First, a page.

Australia: The Land Where Time Began

A biography of the Australian continent 

Porcupine Gorge National Park

What's special?

Towering cliffs of vibrantly-coloured sandstone and lush green vine forest fringing Porcupine Creek provide a striking contrast with the surrounding sparsely wooded, dry flat plains in Porcupine Gorge National Park.

Over millions of years, Porcupine Creek has carved a gorge through the basalt-capped sandstone and conglomerate rocks laid down by ancient rivers.

Three Aboriginal groups have traditional links with this area. Artefact scatters located around the gorge are protected from floodwaters.

Deep permanent waterholes along the creek are lined with casuarinas and paperbarks while eucalypt trees and wattles grow along the cliffs. Most of the park is covered in open eucalypt forest with a heath understorey.

Exploring Porcupine Gorge

Stop for a view of the gorge and a picnic at the Gorge Lookout just off the Kennedy Developmental Road.

Bush camp at the Pyramid Lookout camping area. The Pyramid, a sandstone rock outcrop shaped like its namesake, is located in the wider section of the gorge. Obtain your camping permit from the Charters Towers office or on-site. Be prepared for cool winter nights. Tent and caravan sites, a shelter shed and toilet are provided. Take fresh water and a fuel stove for cooking. Boil the creek water for five minutes before drinking. Remove your rubbish.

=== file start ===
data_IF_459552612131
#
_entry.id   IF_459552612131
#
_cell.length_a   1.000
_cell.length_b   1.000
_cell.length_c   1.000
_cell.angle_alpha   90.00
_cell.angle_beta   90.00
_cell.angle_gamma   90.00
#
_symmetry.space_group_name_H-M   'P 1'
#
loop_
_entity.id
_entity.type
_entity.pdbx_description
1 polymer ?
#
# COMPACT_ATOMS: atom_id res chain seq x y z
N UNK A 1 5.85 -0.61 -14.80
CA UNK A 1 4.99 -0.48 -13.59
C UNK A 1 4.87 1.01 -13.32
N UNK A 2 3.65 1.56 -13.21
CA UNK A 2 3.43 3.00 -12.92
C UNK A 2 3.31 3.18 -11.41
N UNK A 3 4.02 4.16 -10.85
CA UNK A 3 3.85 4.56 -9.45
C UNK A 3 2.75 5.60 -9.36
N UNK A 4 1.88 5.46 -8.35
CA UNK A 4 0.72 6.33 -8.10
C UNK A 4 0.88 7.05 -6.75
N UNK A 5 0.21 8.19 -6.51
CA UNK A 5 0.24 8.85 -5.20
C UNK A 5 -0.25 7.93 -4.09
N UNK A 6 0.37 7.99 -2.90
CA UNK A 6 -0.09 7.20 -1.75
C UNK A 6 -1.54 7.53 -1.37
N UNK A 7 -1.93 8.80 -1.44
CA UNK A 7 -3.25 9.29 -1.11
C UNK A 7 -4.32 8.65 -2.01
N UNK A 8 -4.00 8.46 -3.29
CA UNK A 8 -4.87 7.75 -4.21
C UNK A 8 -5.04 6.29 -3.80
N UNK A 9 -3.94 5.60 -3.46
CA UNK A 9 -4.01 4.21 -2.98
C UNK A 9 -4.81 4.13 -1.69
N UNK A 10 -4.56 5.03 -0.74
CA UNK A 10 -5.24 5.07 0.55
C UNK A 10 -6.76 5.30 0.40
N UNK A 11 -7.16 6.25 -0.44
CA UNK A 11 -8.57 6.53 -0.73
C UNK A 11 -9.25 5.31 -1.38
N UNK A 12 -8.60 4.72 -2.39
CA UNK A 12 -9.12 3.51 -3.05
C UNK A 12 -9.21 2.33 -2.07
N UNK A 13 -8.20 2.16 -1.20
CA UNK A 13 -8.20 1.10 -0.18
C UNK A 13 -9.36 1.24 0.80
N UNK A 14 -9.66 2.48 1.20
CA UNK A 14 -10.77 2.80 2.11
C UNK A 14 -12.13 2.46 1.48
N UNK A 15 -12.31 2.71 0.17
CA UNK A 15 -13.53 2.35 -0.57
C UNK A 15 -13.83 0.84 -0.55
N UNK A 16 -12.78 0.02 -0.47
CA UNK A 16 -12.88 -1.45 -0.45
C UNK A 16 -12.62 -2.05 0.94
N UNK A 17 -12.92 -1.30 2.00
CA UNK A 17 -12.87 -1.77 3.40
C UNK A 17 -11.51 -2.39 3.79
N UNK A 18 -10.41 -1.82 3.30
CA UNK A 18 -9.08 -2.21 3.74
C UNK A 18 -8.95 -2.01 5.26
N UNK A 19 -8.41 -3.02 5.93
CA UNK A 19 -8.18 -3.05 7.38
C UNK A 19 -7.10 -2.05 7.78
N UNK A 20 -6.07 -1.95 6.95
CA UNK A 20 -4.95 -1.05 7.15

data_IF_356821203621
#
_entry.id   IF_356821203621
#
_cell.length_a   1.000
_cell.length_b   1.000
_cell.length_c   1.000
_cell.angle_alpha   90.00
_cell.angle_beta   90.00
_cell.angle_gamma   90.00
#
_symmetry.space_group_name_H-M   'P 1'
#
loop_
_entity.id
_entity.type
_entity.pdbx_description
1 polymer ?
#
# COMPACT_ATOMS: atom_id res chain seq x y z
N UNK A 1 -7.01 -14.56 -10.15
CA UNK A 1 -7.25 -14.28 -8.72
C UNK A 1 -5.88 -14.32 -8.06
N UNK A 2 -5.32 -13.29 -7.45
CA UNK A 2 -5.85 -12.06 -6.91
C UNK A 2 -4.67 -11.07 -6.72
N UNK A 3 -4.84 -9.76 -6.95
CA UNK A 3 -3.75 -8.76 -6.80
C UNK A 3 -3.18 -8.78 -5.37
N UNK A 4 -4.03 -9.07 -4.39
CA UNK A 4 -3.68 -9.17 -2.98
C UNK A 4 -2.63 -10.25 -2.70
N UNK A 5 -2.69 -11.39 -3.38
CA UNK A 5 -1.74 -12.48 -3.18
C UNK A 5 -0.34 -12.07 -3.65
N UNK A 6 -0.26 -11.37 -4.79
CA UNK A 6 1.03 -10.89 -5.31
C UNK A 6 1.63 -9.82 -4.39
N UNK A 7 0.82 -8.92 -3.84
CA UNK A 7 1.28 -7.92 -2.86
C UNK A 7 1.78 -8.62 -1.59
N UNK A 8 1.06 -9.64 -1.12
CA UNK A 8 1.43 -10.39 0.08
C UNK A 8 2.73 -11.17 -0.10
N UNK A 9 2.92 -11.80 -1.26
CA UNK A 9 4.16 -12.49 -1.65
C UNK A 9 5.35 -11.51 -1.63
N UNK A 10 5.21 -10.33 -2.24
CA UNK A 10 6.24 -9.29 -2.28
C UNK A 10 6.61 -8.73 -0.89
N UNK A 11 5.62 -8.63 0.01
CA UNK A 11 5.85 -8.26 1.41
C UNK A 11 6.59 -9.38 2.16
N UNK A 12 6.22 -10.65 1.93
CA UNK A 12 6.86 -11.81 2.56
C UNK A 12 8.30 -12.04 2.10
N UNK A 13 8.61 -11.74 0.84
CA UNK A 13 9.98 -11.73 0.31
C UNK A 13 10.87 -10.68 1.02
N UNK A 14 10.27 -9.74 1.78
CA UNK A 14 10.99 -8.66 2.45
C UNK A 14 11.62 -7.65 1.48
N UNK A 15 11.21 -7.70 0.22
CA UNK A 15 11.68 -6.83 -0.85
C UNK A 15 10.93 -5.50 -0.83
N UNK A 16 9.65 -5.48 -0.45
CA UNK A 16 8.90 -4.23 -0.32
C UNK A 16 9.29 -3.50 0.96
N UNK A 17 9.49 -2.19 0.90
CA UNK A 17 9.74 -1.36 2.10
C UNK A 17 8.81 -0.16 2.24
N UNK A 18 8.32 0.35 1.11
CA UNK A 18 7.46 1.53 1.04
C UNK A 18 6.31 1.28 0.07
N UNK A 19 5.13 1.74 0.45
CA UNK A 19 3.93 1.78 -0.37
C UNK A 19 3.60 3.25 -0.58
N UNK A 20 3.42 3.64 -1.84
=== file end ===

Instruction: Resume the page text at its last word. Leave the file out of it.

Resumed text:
Enjoy birdwatching, nature study and photography. See red-winged parrots, honeyeaters and black ducks around the creek. Look for wallaroos and rock-wallabies. Enjoy the wildflowers in spring and summer.

Visit in the cooler months. Summers are hot.

Walking

Walk 12km down into the gorge (about 30 minutes). The climb back up is quite strenuous. Allow one hour. Take drinking water and a first aid kit. Wear sturdy footwear, a hat and sunscreen. Anyone planning an extended bushwalk must contact the ranger at Hughenden and complete a remote bushwalking form.

Getting there

Porcupine Gorge is 61km north of Hughenden via the Kennedy Developmental Road or 190km if travelling from The Lynd. The camping area is a further 11km along an unsealed road. Conventional and caravan access is possible with care. Four-wheel-drive is recommended in wet weather.

Sources & Further reading

 
 
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                                                                                           Author: M.H.Monroe  Email: admin@austhrutime.com     Sources & Further reading